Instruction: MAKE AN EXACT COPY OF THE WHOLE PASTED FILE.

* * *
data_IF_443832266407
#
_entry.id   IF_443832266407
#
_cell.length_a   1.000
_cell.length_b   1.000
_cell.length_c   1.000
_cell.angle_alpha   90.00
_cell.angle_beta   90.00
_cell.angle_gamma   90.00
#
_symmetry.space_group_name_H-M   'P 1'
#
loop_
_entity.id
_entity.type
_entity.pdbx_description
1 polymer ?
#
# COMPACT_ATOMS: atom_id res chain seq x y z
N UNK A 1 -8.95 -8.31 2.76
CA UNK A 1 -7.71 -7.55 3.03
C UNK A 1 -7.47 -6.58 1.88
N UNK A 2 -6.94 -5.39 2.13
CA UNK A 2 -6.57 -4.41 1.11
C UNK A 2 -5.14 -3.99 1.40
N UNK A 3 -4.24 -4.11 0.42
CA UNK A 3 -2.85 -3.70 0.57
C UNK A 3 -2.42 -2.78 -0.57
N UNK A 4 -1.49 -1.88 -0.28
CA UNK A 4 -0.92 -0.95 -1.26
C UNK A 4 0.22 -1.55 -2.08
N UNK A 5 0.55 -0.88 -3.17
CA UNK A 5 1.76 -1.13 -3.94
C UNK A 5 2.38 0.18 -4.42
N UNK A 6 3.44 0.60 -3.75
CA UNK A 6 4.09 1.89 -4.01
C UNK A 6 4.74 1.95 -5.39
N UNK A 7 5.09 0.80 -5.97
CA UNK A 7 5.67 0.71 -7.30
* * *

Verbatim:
data_IF_443832266407
#
_entry.id   IF_443832266407
#
_cell.length_a   1.000
_cell.length_b   1.000
_cell.length_c   1.000
_cell.angle_alpha   90.00
_cell.angle_beta   90.00
_cell.angle_gamma   90.00
#
_symmetry.space_group_name_H-M   'P 1'
#
loop_
_entity.id
_entity.type
_entity.pdbx_description
1 polymer ?
#
# COMPACT_ATOMS: atom_id res chain seq x y z
N UNK A 1 -8.95 -8.31 2.76
CA UNK A 1 -7.71 -7.55 3.03
C UNK A 1 -7.47 -6.58 1.88
N UNK A 2 -6.94 -5.39 2.13
CA UNK A 2 -6.57 -4.41 1.11
C UNK A 2 -5.14 -3.99 1.40
N UNK A 3 -4.24 -4.11 0.42
CA UNK A 3 -2.85 -3.70 0.57
C UNK A 3 -2.42 -2.78 -0.57
N UNK A 4 -1.49 -1.88 -0.28
CA UNK A 4 -0.92 -0.95 -1.26
C UNK A 4 0.22 -1.55 -2.08
N UNK A 5 0.55 -0.88 -3.17
CA UNK A 5 1.76 -1.13 -3.94
C UNK A 5 2.38 0.18 -4.42
N UNK A 6 3.44 0.60 -3.75
CA UNK A 6 4.09 1.89 -4.01
C UNK A 6 4.74 1.95 -5.39
N UNK A 7 5.09 0.80 -5.97
CA UNK A 7 5.67 0.71 -7.30